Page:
• Continue toward your intended destination. At the risk of sounding like I’m a proponent of “get-there-itis,” the destination is a known that’s a lot more attractive than the unknowns offered by the first two options.

There are many variables that will determine which option you pick. Here are a few of them:

  • Experience. If you’ve encountered situations like this before, you have a better idea of your comfort level than if you haven’t. You’ve likely also established personal minimums, possibly fine-tuned by real scares. The more experience, the better you’ll be able to deal with the situation and make the right decision.
  • Alternatives. If there is an alternative destination within range that you can safely reach with available fuel plus reserves, why wouldn’t you go for it?
  • Available fuel. There’s a saying in aviation: “The only time you have too much fuel is when you’re on fire.” One of the challenges of planning a long cross-country flight is making sure you have enough fuel on board to deal with unplanned route changes. But when flying to extremely remote areas, you might need almost all the fuel you have on board to get there. That definitely limits your options.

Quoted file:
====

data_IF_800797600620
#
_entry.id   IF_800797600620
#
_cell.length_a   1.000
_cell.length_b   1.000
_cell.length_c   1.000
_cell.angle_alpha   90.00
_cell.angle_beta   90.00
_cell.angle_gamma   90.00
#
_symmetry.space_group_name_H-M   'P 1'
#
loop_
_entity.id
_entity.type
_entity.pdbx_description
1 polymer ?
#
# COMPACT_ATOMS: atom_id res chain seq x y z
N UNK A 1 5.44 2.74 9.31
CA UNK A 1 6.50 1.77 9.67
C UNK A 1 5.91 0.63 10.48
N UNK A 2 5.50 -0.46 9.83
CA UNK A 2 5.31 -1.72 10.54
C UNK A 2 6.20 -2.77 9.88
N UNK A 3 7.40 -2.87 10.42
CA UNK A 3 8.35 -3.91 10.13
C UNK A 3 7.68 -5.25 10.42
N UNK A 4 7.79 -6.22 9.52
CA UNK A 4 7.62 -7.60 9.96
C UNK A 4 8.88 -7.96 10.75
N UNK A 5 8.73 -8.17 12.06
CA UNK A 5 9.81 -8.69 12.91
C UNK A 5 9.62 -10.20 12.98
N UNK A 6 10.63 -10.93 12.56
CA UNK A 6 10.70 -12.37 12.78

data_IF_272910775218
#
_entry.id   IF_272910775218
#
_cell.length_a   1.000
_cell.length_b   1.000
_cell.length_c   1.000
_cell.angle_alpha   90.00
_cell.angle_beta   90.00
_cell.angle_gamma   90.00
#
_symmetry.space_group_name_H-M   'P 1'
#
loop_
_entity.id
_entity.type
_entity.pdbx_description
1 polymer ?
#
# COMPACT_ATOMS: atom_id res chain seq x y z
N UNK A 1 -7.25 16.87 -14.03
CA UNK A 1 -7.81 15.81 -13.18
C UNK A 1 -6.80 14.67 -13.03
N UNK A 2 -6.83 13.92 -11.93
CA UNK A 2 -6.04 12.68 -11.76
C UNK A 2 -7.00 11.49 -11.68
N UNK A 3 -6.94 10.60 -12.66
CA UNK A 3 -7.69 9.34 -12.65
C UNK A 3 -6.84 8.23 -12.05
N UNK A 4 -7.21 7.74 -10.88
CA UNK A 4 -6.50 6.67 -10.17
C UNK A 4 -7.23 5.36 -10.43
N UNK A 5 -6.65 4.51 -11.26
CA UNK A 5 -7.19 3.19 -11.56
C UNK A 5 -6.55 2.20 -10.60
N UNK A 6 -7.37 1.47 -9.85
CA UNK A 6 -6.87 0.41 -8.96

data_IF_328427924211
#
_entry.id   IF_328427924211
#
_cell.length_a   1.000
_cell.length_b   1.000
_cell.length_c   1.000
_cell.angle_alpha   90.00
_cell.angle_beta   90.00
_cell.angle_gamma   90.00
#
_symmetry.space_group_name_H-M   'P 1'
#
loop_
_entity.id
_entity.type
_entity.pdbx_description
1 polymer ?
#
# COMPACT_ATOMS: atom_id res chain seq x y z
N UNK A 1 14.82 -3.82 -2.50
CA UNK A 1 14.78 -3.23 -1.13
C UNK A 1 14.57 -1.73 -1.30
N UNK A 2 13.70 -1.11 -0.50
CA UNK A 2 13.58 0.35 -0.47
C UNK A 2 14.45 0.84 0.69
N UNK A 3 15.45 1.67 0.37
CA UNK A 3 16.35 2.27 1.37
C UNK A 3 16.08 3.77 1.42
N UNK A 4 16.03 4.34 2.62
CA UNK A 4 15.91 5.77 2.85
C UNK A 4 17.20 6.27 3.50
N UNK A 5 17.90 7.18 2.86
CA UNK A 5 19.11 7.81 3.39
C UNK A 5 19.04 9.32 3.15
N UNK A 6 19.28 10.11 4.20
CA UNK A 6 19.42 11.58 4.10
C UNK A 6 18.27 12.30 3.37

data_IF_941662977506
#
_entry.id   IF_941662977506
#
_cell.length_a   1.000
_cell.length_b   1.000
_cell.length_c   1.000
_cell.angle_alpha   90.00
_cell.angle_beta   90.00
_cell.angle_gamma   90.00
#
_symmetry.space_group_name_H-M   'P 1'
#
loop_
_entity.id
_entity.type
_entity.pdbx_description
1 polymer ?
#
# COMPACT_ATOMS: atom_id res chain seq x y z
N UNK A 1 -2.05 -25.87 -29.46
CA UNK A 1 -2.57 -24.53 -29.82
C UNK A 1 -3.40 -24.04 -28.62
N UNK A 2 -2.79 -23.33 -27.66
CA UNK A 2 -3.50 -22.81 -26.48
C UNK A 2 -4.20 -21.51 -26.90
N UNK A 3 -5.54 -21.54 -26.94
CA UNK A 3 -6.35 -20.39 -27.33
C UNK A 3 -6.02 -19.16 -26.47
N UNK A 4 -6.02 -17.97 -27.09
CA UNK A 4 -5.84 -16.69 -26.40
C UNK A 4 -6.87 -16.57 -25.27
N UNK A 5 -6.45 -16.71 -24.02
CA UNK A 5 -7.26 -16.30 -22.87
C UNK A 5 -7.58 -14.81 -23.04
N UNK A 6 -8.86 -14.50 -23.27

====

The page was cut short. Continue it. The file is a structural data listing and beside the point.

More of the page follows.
• Actual weather conditions. If you can see a path ahead of you with potential landing zones and escape routes along the way, you’re far more likely to succeed at moving toward the destination than if the weather is closing in all around you. Never continue flight to the point where you don’t have at least the option to land and wait it out. The trick is to turn back or land before that happens; experience will be your guide. Likewise, if what you’re seeing tells you that the weather is localized and better conditions are just up ahead — perhaps you see sunlight on the ground beyond those heavy showers? — continuing flight might be the best option.

So what’s the answer? There isn’t one. As the pilot in command, you are the decision maker. You need to evaluate and re-evaluate the situation as it develops. You need to make a decision based on your knowledge and experience. If in doubt, choose the safest option.

With mist, rain, and low clouds, would you keep flying?

With mist, rain, and low clouds, would you keep flying?

Weather Minimums